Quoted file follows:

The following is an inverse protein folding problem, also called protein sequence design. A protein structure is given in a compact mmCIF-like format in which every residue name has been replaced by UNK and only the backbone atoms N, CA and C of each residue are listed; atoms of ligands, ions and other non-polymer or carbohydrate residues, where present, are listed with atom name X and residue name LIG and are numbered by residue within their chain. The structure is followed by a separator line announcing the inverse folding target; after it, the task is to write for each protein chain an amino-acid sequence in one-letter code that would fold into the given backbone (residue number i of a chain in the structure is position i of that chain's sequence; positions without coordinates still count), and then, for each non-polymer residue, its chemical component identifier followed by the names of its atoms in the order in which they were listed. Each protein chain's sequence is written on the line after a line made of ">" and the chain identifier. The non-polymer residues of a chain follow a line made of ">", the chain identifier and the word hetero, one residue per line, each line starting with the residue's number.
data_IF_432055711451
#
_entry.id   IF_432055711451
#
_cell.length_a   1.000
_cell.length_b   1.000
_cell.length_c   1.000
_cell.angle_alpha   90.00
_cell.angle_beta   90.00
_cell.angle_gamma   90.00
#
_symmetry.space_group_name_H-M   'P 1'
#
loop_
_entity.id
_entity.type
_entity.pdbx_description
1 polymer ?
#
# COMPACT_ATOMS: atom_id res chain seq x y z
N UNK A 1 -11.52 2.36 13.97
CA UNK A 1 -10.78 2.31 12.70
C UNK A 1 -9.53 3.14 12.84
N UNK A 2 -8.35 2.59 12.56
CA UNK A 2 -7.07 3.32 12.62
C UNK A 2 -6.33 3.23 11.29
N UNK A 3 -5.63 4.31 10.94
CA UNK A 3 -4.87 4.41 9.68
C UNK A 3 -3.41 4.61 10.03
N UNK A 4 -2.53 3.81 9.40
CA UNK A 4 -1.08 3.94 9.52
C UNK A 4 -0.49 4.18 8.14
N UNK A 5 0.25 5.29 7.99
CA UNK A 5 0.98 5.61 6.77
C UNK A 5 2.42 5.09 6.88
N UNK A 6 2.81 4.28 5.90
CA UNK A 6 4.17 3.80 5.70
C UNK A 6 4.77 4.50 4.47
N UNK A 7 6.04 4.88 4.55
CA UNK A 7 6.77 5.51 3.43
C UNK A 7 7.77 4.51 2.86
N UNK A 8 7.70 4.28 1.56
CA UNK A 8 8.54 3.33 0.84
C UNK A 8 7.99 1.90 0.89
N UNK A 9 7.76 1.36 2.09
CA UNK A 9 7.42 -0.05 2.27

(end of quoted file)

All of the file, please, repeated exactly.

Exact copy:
The following is an inverse protein folding problem, also called protein sequence design. A protein structure is given in a compact mmCIF-like format in which every residue name has been replaced by UNK and only the backbone atoms N, CA and C of each residue are listed; atoms of ligands, ions and other non-polymer or carbohydrate residues, where present, are listed with atom name X and residue name LIG and are numbered by residue within their chain. The structure is followed by a separator line announcing the inverse folding target; after it, the task is to write for each protein chain an amino-acid sequence in one-letter code that would fold into the given backbone (residue number i of a chain in the structure is position i of that chain's sequence; positions without coordinates still count), and then, for each non-polymer residue, its chemical component identifier followed by the names of its atoms in the order in which they were listed. Each protein chain's sequence is written on the line after a line made of ">" and the chain identifier. The non-polymer residues of a chain follow a line made of ">", the chain identifier and the word hetero, one residue per line, each line starting with the residue's number.
data_IF_432055711451
#
_entry.id   IF_432055711451
#
_cell.length_a   1.000
_cell.length_b   1.000
_cell.length_c   1.000
_cell.angle_alpha   90.00
_cell.angle_beta   90.00
_cell.angle_gamma   90.00
#
_symmetry.space_group_name_H-M   'P 1'
#
loop_
_entity.id
_entity.type
_entity.pdbx_description
1 polymer ?
#
# COMPACT_ATOMS: atom_id res chain seq x y z
N UNK A 1 -11.52 2.36 13.97
CA UNK A 1 -10.78 2.31 12.70
C UNK A 1 -9.53 3.14 12.84
N UNK A 2 -8.35 2.59 12.56
CA UNK A 2 -7.07 3.32 12.62
C UNK A 2 -6.33 3.23 11.29
N UNK A 3 -5.63 4.31 10.94
CA UNK A 3 -4.87 4.41 9.68
C UNK A 3 -3.41 4.61 10.03
N UNK A 4 -2.53 3.81 9.40
CA UNK A 4 -1.08 3.94 9.52
C UNK A 4 -0.49 4.18 8.14
N UNK A 5 0.25 5.29 7.99
CA UNK A 5 0.98 5.61 6.77
C UNK A 5 2.42 5.09 6.88
N UNK A 6 2.81 4.28 5.90
CA UNK A 6 4.17 3.80 5.70
C UNK A 6 4.77 4.50 4.47
N UNK A 7 6.04 4.88 4.55
CA UNK A 7 6.77 5.51 3.43
C UNK A 7 7.77 4.51 2.86
N UNK A 8 7.70 4.28 1.56
CA UNK A 8 8.54 3.33 0.84
C UNK A 8 7.99 1.90 0.89
N UNK A 9 7.76 1.36 2.09
CA UNK A 9 7.42 -0.05 2.27